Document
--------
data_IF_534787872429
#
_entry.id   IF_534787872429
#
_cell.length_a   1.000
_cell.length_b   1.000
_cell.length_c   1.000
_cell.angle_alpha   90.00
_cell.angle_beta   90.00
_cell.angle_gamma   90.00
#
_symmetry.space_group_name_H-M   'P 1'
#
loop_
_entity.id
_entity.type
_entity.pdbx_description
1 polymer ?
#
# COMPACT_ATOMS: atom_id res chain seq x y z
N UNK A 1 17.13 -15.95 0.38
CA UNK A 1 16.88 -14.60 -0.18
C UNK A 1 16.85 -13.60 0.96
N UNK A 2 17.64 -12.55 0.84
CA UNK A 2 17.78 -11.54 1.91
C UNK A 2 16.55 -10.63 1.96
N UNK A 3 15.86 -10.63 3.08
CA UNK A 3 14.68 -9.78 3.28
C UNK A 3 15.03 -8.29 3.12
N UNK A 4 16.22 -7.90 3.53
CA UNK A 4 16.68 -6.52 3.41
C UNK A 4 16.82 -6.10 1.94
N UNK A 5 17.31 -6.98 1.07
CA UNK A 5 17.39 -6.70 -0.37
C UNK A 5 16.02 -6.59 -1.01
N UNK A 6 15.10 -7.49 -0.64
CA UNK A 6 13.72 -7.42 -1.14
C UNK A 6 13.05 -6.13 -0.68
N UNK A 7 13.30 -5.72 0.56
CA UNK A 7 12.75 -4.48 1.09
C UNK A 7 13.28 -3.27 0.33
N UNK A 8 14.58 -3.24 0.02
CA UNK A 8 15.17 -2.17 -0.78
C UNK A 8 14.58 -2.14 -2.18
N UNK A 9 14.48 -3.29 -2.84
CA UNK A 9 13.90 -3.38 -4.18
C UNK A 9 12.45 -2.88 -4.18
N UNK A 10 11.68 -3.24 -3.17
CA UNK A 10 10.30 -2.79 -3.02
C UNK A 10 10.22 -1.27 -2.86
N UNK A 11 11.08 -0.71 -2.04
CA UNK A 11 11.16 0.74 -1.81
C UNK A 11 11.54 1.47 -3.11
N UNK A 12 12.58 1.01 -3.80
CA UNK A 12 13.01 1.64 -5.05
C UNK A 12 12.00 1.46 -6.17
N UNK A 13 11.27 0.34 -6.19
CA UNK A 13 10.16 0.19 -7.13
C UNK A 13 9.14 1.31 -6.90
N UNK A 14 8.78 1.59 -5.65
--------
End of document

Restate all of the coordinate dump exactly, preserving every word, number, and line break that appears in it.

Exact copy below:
data_IF_534787872429
#
_entry.id   IF_534787872429
#
_cell.length_a   1.000
_cell.length_b   1.000
_cell.length_c   1.000
_cell.angle_alpha   90.00
_cell.angle_beta   90.00
_cell.angle_gamma   90.00
#
_symmetry.space_group_name_H-M   'P 1'
#
loop_
_entity.id
_entity.type
_entity.pdbx_description
1 polymer ?
#
# COMPACT_ATOMS: atom_id res chain seq x y z
N UNK A 1 17.13 -15.95 0.38
CA UNK A 1 16.88 -14.60 -0.18
C UNK A 1 16.85 -13.60 0.96
N UNK A 2 17.64 -12.55 0.84
CA UNK A 2 17.78 -11.54 1.91
C UNK A 2 16.55 -10.63 1.96
N UNK A 3 15.86 -10.63 3.08
CA UNK A 3 14.68 -9.78 3.28
C UNK A 3 15.03 -8.29 3.12
N UNK A 4 16.22 -7.90 3.53
CA UNK A 4 16.68 -6.52 3.41
C UNK A 4 16.82 -6.10 1.94
N UNK A 5 17.31 -6.98 1.07
CA UNK A 5 17.39 -6.70 -0.37
C UNK A 5 16.02 -6.59 -1.01
N UNK A 6 15.10 -7.49 -0.64
CA UNK A 6 13.72 -7.42 -1.14
C UNK A 6 13.05 -6.13 -0.68
N UNK A 7 13.30 -5.72 0.56
CA UNK A 7 12.75 -4.48 1.09
C UNK A 7 13.28 -3.27 0.33
N UNK A 8 14.58 -3.24 0.02
CA UNK A 8 15.17 -2.17 -0.78
C UNK A 8 14.58 -2.14 -2.18
N UNK A 9 14.48 -3.29 -2.84
CA UNK A 9 13.90 -3.38 -4.18
C UNK A 9 12.45 -2.88 -4.18
N UNK A 10 11.68 -3.24 -3.17
CA UNK A 10 10.30 -2.79 -3.02
C UNK A 10 10.22 -1.27 -2.86
N UNK A 11 11.08 -0.71 -2.04
CA UNK A 11 11.16 0.74 -1.81
C UNK A 11 11.54 1.47 -3.11
N UNK A 12 12.58 1.01 -3.80
CA UNK A 12 13.01 1.64 -5.05
C UNK A 12 12.00 1.46 -6.17
N UNK A 13 11.27 0.34 -6.19
CA UNK A 13 10.16 0.19 -7.13
C UNK A 13 9.14 1.31 -6.90
N UNK A 14 8.78 1.59 -5.65